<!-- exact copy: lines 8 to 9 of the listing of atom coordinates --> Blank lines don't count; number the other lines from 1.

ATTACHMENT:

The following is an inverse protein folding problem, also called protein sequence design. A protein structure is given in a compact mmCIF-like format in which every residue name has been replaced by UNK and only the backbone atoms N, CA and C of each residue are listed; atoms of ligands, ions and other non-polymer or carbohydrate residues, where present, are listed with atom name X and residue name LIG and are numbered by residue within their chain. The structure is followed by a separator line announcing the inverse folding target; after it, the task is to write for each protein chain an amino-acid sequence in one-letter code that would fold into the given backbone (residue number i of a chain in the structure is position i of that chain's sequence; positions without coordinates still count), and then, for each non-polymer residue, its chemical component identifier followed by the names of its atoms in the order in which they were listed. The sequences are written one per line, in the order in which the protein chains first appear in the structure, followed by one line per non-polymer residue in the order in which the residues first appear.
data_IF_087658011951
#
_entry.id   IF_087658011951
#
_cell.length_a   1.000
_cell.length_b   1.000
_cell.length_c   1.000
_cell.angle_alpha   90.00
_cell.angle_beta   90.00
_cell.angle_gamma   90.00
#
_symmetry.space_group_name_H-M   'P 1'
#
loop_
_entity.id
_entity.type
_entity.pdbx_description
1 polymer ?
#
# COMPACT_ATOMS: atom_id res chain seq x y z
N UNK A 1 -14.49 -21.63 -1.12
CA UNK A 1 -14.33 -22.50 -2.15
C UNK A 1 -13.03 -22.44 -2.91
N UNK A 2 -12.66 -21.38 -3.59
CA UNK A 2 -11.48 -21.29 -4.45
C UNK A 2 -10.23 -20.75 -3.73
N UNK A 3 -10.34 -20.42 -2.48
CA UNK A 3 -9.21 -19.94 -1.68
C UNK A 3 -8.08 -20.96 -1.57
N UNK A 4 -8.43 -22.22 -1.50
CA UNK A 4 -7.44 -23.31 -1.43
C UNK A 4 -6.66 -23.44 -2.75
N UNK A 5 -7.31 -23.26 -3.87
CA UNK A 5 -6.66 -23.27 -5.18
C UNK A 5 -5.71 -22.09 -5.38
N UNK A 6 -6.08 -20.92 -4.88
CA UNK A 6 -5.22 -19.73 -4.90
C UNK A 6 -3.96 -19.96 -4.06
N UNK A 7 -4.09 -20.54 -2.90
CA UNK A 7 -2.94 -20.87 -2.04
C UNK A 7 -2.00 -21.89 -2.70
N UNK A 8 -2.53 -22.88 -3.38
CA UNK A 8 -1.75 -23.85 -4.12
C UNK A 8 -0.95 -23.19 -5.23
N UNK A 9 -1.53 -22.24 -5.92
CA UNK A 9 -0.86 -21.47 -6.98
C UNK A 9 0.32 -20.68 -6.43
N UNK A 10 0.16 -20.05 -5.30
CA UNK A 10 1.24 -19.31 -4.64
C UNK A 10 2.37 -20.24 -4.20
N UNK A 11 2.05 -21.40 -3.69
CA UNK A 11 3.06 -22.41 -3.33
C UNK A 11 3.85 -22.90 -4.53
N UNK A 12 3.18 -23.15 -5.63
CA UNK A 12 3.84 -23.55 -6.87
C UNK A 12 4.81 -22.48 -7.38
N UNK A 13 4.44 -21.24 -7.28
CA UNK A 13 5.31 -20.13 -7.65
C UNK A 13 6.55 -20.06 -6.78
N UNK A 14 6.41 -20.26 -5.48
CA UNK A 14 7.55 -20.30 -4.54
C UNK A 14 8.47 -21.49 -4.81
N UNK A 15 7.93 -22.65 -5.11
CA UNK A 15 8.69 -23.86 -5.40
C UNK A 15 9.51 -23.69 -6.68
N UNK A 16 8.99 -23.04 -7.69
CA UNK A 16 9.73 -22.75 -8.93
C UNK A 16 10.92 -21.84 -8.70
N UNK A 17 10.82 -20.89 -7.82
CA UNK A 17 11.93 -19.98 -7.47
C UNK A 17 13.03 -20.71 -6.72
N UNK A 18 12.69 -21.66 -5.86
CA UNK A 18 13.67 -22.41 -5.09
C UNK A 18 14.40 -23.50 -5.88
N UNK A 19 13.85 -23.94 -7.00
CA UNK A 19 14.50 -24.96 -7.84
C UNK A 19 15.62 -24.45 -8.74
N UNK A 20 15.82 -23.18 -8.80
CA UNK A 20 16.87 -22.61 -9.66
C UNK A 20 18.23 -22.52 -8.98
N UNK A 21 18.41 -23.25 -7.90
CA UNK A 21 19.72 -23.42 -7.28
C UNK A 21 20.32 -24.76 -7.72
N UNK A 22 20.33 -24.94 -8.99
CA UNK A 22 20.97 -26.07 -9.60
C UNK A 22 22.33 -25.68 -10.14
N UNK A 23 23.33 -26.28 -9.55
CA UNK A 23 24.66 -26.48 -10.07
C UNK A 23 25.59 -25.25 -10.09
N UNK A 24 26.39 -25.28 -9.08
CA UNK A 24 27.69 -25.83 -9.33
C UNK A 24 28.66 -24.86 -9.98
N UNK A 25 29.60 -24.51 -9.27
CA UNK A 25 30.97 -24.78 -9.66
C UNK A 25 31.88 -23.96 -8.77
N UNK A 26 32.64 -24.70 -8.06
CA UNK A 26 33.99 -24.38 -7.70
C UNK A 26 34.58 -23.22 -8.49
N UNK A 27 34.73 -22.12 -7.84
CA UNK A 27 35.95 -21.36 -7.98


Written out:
_cell.length_c   1.000
_cell.angle_alpha   90.00